Men can be forced to pay a relatively small chunk of income every month. That's it. It doesn't even touch the sides of the true costs unless they're earning substantially ahead of the national average, though as it currently tops up benefits (not sure how long the current administration will allow that last-gasp Labour innovation to last, tbh) and it has absolutely nothing to do with the actual work of childrearing, which is all-encompassing and 24/7 for the first five years. I'm always a bit confused when people try to compare pregnancy, birth and then 20 years of childcare with a salary deduction. They simply aren't equivalent, and while that's just nature - a woman can only walk away from her child by terminating, or later on by adoption; a man can refuse all contact and let the CSA deduct the cash - it's also the facts.

And why should a child be deprived of that money, when already deprived of a dad? Why prioritise his needs to spend that cash, which has been calculated as from discretionary spending, rather than his child's need to have it? It's not the woman's money either. It's the child's.

perfectstorm Sun 01-Dec-13 13:00:47

Sorry, should read ^ though as it currently tops up benefits (not sure how long the current administration will allow that last-gasp Labour innovation to last, tbh) it improves the lives of poorer and better off kids alike,^

fancyanotherfez Sun 01-Dec-13 13:17:20

I was also wondering if this is an age gap relationship. OP, wanting to have children one day and being willing to be a father as a result of a one night stand with someone you don't know and don't want anything to do with is quite another.
Also, the fact that he has a large and supportive family who loves their grandchildren doesn't mean they will welcome your baby with open arms. Especially if he tells them you are some nut job who trapped him into getting you pregnant and he's not even sure the baby is his. He is telling you this, so it is likely that he is telling his family this too. He doesn't want you or your baby. He has made up his mind. He is not procrastinating or saying he is not sure.

ilovesooty Sun 01-Dec-13 13:31:47

I think the OP and the situation she describes simply give ammunition to those who resent benefits being used to help the Irresponsible.
I believe totally in the use of a fair and reasonable system to help those who need it and am appalled by the current treatment of the sick and vulnerable. However I don't think this situation warrants bringing a baby into the world that its father doesn't want, and its mother is too immature to cope with, can't support and is already using as a weapon.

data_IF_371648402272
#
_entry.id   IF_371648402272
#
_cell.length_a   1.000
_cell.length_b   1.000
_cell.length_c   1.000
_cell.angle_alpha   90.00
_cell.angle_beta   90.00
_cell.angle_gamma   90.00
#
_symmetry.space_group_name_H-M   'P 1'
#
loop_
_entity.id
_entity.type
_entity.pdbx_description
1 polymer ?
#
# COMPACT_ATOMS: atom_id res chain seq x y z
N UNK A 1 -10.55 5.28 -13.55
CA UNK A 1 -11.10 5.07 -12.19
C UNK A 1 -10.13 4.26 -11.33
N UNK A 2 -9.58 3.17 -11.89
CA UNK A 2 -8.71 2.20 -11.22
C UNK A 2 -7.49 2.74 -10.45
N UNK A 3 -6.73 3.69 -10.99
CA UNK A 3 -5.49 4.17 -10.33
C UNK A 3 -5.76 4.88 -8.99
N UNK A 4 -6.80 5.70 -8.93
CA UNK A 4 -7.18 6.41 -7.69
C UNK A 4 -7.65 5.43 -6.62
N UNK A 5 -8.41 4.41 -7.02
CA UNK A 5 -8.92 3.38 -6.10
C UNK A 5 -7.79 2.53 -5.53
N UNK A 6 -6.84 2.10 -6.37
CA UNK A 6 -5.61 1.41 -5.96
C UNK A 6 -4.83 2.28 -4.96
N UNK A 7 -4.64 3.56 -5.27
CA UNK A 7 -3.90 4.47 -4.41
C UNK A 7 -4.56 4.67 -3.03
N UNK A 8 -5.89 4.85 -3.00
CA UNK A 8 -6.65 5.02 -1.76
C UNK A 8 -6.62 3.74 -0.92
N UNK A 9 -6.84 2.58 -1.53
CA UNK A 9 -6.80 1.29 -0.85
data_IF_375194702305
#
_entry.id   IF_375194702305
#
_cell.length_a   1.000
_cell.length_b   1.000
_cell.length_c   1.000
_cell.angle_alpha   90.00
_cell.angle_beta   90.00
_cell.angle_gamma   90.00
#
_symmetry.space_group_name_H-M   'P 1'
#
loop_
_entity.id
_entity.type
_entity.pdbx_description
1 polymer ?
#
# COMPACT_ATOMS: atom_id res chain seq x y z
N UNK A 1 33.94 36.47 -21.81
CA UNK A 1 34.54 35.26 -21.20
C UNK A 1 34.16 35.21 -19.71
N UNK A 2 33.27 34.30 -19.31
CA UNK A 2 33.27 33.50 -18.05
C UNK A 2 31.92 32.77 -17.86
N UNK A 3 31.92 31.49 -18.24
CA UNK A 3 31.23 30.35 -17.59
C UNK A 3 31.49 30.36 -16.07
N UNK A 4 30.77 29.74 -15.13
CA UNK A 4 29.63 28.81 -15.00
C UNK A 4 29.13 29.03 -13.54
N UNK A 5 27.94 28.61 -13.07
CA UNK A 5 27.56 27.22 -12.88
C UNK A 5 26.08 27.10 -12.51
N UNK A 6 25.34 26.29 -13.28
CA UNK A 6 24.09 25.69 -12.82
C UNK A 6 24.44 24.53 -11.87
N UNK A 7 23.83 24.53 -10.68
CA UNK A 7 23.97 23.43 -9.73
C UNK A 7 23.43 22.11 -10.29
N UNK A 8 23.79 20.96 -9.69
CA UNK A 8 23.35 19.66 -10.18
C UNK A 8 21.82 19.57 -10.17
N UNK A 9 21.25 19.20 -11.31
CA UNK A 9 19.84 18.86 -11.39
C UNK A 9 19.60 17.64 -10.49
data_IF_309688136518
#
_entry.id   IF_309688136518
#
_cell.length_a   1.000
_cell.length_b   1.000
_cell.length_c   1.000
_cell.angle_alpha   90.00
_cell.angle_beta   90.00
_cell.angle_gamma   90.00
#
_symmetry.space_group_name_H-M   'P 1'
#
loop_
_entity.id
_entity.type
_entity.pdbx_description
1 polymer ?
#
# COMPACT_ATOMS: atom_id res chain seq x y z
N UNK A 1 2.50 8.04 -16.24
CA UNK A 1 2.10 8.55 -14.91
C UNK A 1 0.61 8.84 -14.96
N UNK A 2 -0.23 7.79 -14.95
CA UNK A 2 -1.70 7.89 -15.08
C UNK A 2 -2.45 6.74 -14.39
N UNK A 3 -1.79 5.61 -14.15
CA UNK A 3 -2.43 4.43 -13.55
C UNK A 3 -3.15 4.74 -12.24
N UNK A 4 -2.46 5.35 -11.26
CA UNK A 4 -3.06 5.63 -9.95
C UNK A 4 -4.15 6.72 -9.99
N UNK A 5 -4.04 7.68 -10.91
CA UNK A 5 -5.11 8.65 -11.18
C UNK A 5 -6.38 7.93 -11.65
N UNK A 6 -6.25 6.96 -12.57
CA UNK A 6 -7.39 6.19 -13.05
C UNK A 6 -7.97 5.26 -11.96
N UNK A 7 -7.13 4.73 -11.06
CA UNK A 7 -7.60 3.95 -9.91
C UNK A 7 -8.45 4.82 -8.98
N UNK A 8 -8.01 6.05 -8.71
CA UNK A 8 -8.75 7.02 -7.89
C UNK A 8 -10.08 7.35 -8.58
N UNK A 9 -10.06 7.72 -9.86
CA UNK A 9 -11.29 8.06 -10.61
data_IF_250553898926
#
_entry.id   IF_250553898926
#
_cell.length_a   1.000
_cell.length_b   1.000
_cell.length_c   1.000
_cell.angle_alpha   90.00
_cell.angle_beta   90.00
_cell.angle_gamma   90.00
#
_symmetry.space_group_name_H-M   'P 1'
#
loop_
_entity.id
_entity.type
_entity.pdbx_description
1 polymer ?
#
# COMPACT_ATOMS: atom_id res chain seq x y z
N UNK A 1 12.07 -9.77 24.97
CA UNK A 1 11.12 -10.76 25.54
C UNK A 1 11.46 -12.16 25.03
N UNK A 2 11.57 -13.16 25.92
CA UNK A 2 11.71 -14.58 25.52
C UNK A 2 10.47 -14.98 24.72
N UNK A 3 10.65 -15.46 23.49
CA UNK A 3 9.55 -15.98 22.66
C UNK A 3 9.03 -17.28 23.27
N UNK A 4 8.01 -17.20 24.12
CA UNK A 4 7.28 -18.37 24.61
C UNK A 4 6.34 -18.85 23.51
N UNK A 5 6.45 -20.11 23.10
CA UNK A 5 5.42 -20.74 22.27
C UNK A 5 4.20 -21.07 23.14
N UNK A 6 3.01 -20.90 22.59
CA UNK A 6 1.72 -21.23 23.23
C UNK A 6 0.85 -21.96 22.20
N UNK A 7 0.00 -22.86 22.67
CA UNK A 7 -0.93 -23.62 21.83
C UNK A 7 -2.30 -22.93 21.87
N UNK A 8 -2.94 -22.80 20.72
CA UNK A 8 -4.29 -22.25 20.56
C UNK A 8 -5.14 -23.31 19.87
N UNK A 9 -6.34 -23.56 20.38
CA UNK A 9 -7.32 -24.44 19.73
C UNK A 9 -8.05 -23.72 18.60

lougle Sun 01-Dec-13 13:35:09

aloneforsure I've read all your posts and I'm trying to work out whether you don't speak English as your first language, you have some mild learning difficulties of some sort (please don't be insulted - my DD has LD) or are just typing abbreviated messages? Whichever it is, you haven't been very clear what your thoughts are.

I think this man has confused you because you know that he has told you he 'wanted children one day' and here you are, with a child that is 'his' and he doesn't want it. The trouble is, he's making it clear that he wants a child one day, with a woman; not this child, not now, not with you.

You need to look at the following:

1. Do you want to carry on with this pregnancy? You're 9 weeks now, any plans for termination will take at least 3 weeks to sort out and your options diminish rapidly thereafter.

2. Is your medical condition defined? Do you know why you black out? Are any medications compatible with pregnancy? Are you at risk of having birth complications?

3. Can you provide a stable life for a child? If not, have you considered adoption, etc?

4. What do you want?

You can't push this man to keep contact with you. He doesn't want to know.

fifi669 Sun 01-Dec-13 13:46:41

Think he is entitled to feel resentful in all honesty. They both had unprotected sex, she says he'd said about the morning after pill. Now someone he doesn't want to be with holds in her hands whether or not he becomes a dad (in the biological sense anyway). It must suck having no say. It is the woman's body and she does have the choice though, doesn't make it any fairer on a man. If a woman doesn't want the baby after careless behaviour, she has an abortion, a man doesn't have that option.

ilovesooty Sun 01-Dec-13 13:55:30

I think fifi has a point. They've both had Irresponsible unprotected sex. He did mention the morning after pill and she took no notice.
I don't see why wider society should have to pick up the results of her continuing with the pregnancy and my concern is for the poor child being saddled with immaturity, irresponsibility and no family support network.

fancyanotherfez Sun 01-Dec-13 13:59:11

Also, if he's having unprotected sex, have you had yourself checked out for STD's? They could well be harmful to the baby.

ilovesooty Sun 01-Dec-13 14:09:59

You knew you probably wouldn't have a job after Christmas and you still put yourself at risk of pregnancy?

HedgehogsRevenge Sun 01-Dec-13 14:12:48

A man does have a say though fifi. He can choose not to have unprotected sex in the first place. He will have been well aware that by choosing not to use protection that it is quite likely the result of that will be a baby. Of course he does'nt have a say after conception since we all have autonomy over our own bodies. That's just biology.

flippinada Sun 01-Dec-13 14:17:54